12 Dark Pattern Tactics And How To Make Sure You Aren’t Using Them


By: Drew McManus

In: Marketing & Communications, Web Tech

Undoubtedly, arts organizations want to maintain as large of a list of engaged subscribers as possible when it comes to their users. But there’s a fine line between encouraging ongoing engagement and outright tricking patrons into signing up or making purchases they didn’t mean to.

That’s exactly what Dark Patterns are; tricks used to make users engage in an action they didn’t intend.

User Experience professional Harry Brignull is a champion of calling out Dark Pattern practices and educating marketing professionals on how to avoid it.

The more you learn about Dark Pattern practices, the more you begin to see how your organization may be employing them, even on an unconscious bias basis.

Here’s a great video from Bringnull that walks you through understanding what Dark Patterns are and the ways they are employed:

YouTube video

Bringnull also provides a terrific list of the types of Dark Patterns to avoid:

  1. Bait and Switch › You set out to do one thing, but a different, undesirable thing happens instead.
  2. Confirmshaming › Confirmshaming is the act of guilting the user into opting into something. The option to decline is worded in such a way as to shame the user into compliance.
  3. Disguised Ads › Adverts that are disguised as other kinds of content or navigation, in order to get you to click on them.
  4. Forced Continuity › When your free trial with a service comes to an end and your credit card silently starts getting charged without any warning. In some cases this is made even worse by making it difficult to cancel the membership.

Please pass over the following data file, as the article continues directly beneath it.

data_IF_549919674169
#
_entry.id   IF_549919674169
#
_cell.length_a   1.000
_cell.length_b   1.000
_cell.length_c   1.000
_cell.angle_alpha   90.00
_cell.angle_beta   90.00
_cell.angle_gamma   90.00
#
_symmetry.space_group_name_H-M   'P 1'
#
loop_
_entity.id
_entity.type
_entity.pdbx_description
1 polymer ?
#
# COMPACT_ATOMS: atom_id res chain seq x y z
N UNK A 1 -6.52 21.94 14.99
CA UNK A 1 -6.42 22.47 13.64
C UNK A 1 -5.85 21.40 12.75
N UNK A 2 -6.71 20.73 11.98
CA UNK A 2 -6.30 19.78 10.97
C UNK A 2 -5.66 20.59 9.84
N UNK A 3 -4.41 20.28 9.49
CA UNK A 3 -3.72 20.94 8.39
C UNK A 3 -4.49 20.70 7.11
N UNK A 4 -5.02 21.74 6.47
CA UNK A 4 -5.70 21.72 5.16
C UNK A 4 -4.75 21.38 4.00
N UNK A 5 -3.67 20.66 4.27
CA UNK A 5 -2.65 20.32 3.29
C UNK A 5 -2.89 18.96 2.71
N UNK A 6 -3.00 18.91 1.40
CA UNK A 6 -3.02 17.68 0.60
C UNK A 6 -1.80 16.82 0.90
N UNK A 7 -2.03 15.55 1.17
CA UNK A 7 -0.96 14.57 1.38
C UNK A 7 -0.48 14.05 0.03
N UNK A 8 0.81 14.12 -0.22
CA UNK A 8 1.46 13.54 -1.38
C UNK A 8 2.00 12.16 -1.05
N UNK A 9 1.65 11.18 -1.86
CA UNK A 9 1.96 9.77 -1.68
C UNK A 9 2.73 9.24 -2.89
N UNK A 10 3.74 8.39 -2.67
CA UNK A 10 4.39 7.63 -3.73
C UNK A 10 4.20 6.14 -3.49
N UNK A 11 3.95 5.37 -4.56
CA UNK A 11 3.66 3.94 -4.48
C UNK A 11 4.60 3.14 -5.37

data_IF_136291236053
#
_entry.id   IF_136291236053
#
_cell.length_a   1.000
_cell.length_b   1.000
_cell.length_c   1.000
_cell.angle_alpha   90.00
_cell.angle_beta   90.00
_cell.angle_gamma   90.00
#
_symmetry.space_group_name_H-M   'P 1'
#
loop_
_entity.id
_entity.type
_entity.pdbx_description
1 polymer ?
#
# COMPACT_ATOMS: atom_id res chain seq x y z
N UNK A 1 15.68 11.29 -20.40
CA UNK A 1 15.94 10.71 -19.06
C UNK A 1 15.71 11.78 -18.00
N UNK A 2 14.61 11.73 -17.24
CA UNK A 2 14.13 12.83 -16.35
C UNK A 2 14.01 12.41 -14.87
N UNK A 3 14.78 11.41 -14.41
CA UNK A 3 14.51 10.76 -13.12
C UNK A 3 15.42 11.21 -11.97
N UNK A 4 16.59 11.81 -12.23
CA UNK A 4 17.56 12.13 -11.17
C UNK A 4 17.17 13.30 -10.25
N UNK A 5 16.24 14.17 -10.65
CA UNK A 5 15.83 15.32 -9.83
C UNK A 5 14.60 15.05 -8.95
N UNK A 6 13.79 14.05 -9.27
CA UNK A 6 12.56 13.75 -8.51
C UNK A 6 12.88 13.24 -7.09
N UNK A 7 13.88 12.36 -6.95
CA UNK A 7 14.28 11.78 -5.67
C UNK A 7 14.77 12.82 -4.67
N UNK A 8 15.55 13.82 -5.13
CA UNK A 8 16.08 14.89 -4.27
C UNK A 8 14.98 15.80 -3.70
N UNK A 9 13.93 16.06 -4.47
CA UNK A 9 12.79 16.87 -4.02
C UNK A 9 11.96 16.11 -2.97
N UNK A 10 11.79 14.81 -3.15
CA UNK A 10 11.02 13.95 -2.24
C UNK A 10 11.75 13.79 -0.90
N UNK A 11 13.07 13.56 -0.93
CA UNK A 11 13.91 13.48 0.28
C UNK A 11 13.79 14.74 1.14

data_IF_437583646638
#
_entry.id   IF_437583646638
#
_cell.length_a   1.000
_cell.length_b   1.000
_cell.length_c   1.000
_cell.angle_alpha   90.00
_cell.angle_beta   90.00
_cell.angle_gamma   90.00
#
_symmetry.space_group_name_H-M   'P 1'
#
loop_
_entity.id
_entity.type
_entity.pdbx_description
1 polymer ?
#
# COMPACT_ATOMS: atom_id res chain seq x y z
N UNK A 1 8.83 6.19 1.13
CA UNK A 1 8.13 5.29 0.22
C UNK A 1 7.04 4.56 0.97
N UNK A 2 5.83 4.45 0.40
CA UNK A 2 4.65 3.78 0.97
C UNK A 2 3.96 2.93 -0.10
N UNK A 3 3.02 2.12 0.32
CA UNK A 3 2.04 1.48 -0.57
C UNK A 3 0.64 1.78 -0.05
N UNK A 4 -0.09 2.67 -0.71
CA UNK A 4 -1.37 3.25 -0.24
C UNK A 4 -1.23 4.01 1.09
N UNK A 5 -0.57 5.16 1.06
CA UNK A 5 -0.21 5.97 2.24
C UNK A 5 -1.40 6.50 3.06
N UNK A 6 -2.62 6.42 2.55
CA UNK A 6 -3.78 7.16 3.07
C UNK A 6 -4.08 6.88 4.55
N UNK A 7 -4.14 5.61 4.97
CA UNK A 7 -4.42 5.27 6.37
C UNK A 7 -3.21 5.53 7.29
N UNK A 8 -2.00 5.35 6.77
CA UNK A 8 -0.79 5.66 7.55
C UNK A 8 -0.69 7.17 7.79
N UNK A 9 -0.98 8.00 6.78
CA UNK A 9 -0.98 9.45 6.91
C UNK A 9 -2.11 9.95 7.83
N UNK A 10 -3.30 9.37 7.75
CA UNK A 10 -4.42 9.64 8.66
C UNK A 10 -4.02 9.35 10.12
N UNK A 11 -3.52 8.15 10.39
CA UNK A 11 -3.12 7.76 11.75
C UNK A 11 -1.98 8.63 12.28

5. Friend Spam › The product asks for your email or social media permissions under the pretense it will be used for a desirable outcome (e.g. finding friends), but then spams all your contacts in a message that claims to be from you.
  6. Hidden Costs › You get to the last step of the checkout process, only to discover some unexpected charges have appeared, e.g. delivery charges, tax, etc.
  7. Misdirection › The design purposefully focuses your attention on one thing in order to distract you attention from another.
  8. Price Comparison Prevention › The retailer makes it hard for you to compare the price of an item with another item, so you cannot make an informed decision.
  9. Privacy Zuckering › You are tricked into publicly sharing more information about yourself than you really intended to. Named after Facebook CEO Mark Zuckerberg.
  10. Roach Motel › The design makes it very easy for you to get into a certain situation, but then makes it hard for you to get out of it (e.g. a subscription).
  11. Sneak into Basket › You attempt to purchase something, but somewhere in the purchasing journey the site sneaks an additional item into your basket, often through the use of an opt-out radio button or checkbox on a prior page. This is one arts orgs should be high alert for, especially with the way donations are added to the cart during the checkout process.
  12. Trick Questions › You respond to a question, which, when glanced upon quickly appears to ask one thing, but if read carefully, asks another thing entirely.

Removing Dark Patterns From Your User Experiences

Once you’ve identified Dark Patterns, the next step is replacing them with something better.

In some cases, this may be entirely within your direct control. A good example is your email campaign templates.